The Zen Innovation Investor Volume 2

This week: 3 Thoughts on AI a question about Prudence

“You miss too much these days if you stop to think.” — U2

AI: The Pace of Change is Mind Blowing

What happened?

Open AI (Chat GPT) held their first developer conference, and it produced some major changes. I will quickly summarize what they announced and recommend to those that are curious to watch the replay or Open AI’s summary. Arrowside Capital does not own a position in Open AI.

Sam Altman, CEO of Open AI, announced the following improvements:

  • GPT-4 Turbo: An improved version of GPT-4 and it will come in two versions, one for text only and one for text and images.
  • GPT-4 Turbo is more capable and has knowledge of world events up to April 2023. It has a context window of 128k, so it can fit the equivalent of 300 pages of text in a single prompt.
  • Sam announced that the company reduced prices across the platform to pass on savings to developers. GPT-4 Turbo are now 3X cheaper than GPT4 and output tokens are 2X cheaper.
  • Users can build their own GPTs: Users can build their own GPTs for productivity or other uses. Developers can use new sources of data to have the model analyze.
  • GPT Store for user created bots: This will come later this month and initially be for only registered creators. Sam alluded to paying creators of the most popular ones.
  • New API for developers to build assistants: This would allow developers to build their own agent-like applications on top of the model. For more on the future of agents, see Bill Gates’ post that can be found here.
  • DALL-E 3 API: DALL-E is a text to image model and now has API capability.
  • Defend against copyright claims: Sam promised to have Open AI defend against copyright claims that stem from the use of the company’s products.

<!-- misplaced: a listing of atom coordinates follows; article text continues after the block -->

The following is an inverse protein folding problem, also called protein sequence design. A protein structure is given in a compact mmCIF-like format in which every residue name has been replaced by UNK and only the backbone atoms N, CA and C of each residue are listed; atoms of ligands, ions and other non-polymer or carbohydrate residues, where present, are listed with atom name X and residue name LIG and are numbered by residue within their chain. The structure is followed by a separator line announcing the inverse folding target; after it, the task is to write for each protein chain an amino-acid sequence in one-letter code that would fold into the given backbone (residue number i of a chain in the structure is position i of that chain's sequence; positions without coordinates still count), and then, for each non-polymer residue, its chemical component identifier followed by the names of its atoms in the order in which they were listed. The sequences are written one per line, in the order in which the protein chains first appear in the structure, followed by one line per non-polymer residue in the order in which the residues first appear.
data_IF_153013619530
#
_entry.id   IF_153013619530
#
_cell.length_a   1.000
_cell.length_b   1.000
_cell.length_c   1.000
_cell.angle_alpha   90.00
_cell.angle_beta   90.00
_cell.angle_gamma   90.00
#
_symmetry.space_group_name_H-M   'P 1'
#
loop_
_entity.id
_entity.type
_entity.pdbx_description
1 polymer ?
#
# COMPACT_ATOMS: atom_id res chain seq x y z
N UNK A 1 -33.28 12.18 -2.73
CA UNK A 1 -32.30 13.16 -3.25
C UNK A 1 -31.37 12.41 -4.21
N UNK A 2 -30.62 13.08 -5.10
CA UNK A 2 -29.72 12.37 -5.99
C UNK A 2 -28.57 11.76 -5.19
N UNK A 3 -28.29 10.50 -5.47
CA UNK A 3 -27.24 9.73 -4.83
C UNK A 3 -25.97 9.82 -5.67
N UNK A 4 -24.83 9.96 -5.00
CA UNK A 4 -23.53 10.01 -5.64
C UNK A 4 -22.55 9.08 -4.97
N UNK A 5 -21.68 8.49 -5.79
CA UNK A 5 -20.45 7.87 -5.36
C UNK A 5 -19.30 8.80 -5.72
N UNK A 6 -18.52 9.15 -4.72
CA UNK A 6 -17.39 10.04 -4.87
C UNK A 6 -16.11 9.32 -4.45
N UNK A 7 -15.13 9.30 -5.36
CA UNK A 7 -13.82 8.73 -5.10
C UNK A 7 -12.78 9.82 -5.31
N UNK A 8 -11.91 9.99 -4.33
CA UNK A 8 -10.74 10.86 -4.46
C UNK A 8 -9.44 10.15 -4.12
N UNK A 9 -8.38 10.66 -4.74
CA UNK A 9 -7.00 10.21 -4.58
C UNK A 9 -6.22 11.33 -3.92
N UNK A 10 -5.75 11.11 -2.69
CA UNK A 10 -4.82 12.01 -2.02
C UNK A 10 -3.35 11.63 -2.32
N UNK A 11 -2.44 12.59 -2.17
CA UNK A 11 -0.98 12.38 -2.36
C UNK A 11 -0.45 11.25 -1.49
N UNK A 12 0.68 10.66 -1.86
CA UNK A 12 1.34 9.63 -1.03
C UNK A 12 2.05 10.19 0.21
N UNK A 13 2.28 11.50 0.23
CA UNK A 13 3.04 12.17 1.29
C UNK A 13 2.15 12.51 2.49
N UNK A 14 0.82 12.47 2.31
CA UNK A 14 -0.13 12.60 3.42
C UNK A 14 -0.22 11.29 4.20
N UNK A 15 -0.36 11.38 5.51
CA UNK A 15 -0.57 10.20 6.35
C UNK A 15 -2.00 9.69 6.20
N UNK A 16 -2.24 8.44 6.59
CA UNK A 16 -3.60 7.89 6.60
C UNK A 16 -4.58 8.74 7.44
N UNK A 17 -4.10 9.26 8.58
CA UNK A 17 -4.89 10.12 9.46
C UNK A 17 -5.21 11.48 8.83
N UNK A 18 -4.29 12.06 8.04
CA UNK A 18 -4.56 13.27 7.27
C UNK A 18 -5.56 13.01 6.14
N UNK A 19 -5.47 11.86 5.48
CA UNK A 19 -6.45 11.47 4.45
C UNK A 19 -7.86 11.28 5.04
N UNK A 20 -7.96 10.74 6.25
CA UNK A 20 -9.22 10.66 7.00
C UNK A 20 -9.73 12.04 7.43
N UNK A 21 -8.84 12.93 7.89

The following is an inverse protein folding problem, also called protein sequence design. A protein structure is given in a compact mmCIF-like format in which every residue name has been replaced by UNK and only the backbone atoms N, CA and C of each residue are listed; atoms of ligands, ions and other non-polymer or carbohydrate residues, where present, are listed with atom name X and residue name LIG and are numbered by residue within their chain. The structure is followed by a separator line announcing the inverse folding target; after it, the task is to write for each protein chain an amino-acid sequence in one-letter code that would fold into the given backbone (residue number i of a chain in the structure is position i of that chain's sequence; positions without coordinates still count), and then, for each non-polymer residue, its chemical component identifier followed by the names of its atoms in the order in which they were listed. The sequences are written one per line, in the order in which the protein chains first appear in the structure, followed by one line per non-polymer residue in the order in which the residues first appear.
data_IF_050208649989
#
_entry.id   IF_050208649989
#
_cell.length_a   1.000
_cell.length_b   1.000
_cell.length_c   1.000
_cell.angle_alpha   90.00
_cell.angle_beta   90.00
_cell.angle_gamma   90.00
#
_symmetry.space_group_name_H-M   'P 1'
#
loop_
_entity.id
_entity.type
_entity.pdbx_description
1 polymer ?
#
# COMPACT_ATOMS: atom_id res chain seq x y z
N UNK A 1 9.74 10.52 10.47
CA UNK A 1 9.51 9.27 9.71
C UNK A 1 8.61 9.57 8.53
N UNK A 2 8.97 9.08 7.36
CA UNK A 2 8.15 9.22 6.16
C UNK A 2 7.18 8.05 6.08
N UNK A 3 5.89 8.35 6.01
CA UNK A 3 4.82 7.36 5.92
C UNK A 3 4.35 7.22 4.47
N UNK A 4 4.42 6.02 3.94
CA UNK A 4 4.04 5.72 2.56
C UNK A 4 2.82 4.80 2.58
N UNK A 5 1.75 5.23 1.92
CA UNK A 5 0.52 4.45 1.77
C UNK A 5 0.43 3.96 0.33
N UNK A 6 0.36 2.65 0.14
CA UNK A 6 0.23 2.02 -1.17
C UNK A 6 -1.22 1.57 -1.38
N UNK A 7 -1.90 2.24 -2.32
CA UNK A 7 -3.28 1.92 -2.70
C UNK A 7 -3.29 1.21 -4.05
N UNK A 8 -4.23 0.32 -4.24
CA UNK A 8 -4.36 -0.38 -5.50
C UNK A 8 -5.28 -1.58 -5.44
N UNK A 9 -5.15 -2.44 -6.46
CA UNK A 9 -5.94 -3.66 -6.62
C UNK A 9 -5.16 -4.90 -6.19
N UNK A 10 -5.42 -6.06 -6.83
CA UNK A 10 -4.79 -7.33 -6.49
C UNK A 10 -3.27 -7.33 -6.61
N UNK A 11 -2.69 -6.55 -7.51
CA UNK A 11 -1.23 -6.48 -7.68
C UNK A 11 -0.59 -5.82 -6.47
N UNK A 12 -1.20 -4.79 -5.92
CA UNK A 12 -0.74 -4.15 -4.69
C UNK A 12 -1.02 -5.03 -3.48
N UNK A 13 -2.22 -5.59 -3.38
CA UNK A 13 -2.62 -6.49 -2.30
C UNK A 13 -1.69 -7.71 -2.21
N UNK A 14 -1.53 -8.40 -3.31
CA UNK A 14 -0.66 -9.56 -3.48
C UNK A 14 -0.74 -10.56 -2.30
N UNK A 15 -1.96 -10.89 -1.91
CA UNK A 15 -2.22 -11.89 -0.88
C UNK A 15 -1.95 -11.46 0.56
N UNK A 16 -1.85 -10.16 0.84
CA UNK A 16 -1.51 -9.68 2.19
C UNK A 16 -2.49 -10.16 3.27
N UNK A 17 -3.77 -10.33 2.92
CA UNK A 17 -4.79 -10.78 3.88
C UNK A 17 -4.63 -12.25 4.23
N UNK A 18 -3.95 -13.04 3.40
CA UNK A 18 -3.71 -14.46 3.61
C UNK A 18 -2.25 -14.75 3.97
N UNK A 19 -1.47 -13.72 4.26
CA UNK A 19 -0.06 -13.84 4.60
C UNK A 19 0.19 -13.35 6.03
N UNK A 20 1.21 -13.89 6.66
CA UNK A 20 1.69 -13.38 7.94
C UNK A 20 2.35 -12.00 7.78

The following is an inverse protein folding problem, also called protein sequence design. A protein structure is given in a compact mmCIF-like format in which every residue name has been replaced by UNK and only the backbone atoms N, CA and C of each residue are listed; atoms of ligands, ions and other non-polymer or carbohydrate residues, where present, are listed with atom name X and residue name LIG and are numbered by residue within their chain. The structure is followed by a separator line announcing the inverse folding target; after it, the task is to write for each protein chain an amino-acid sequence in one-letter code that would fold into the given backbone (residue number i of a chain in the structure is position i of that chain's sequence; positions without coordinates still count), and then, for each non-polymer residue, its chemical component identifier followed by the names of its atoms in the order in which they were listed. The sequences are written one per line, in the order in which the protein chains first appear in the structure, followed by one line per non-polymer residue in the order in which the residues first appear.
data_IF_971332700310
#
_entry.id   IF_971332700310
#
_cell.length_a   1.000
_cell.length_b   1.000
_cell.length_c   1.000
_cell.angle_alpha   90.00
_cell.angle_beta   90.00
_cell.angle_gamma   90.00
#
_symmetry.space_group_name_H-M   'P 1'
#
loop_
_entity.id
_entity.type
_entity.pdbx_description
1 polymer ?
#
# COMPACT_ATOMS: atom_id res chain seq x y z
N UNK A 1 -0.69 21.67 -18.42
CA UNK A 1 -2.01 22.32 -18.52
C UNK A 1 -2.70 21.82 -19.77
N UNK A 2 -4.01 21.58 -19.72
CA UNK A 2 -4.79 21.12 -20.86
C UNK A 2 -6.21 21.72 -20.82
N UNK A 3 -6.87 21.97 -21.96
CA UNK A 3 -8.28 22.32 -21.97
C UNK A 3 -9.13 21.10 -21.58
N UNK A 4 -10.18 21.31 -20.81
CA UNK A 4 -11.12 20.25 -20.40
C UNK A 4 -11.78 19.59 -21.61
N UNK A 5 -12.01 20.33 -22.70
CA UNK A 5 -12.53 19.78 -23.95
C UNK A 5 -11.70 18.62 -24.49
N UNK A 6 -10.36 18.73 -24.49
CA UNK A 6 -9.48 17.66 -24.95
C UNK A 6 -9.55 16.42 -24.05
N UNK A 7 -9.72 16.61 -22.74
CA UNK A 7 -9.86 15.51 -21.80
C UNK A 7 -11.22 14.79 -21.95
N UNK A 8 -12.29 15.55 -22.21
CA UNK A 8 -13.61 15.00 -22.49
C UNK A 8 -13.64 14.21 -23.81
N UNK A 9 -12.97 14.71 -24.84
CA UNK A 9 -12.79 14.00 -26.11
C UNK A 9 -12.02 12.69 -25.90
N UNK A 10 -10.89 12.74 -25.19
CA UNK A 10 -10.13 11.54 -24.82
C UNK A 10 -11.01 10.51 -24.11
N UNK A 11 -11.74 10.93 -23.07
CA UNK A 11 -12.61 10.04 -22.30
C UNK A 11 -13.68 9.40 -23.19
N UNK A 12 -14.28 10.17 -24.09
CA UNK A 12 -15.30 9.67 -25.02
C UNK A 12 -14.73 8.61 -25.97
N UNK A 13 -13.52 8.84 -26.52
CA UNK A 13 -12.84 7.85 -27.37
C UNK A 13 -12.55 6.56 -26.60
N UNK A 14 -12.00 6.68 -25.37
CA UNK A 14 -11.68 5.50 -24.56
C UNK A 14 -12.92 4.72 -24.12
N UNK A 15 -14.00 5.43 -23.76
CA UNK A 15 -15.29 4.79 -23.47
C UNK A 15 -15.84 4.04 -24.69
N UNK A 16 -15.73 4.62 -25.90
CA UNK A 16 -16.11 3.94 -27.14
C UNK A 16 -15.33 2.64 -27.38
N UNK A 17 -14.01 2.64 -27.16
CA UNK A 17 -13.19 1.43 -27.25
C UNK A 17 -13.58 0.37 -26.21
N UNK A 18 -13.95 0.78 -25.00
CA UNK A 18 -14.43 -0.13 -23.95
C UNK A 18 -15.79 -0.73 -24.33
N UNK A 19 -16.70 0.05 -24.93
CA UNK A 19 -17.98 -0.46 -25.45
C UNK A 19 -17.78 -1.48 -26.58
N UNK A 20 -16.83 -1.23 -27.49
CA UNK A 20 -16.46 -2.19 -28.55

Takeaway: Be very excited and get on board!

The pace of change here is staggering. Many pundits are intimating that the improvements in the last month exceed that of the prior year. Judging from the comments from Sam Altman and others, we should get used to this rapid pace of improvement.

There was a lot to get excited about as a user. Most importantly, Open AI is treating their LLM as an ecosystem, Apple style. This means that many developers will be able to benefit from developing GPTs on top of Chat GPT. This will create a lot of new processes that will enable users to take advantage of the power of the model, which keeps getting better. I personally cannot wait to see what people come up with.

One other thing to note, and it may be the most important. The costs coming down for developers is a big deal. One of the knocks on the very broad adoption of Gen AI models is the cost per inference, industry jargon for a query. By reducing the cost to developers, the company will drive further innovation, and for this particular technology, the sky is the limit.

AI added two to my team without making a single hire….

Speaking of GPT development, I went down the rabbit hole and tried it for myself. I played around with creating my own GPTs for processes that I would need a person to do or where I wanted to try and save some time. I created a GPT to edit my writing (yes, this was edited..). I also created a GPT that summarizes company earnings conference calls. I was very specific with my instructions and found the results to be really accurate for those that I compared to my own takeaways. I even included instructions to give me a summary about the tone of the management team during the call, whether they were optimistic or not. I found this to be pretty

spot on as well, and I plan to use this tool alongside my normal process. For those that are interested in some ideas for writing these, I share my GPT at the end of this post.

One thing that struck me was how GPT like process improvements will continue to raise the bar for everyone. At some point soon, roles on a team that are geared heavily toward reporting facts or gathering information will be obsolete. To me, this isn’t scary, rather it is going to make work product much more useful, if an individual or team has skill.

AI: Initial Thoughts on Market Implications

I have been thinking a lot about this topic lately. It is always a good idea to be on the right side of change. This is no exception, in fact, the stakes are really high right now due to the pace of change that is underway. (see above)

I have gone back to the vault in my memory to pull out learnings and experiences from both the PC Era and the Internet Era, both of which I had a front row seat for as a PM.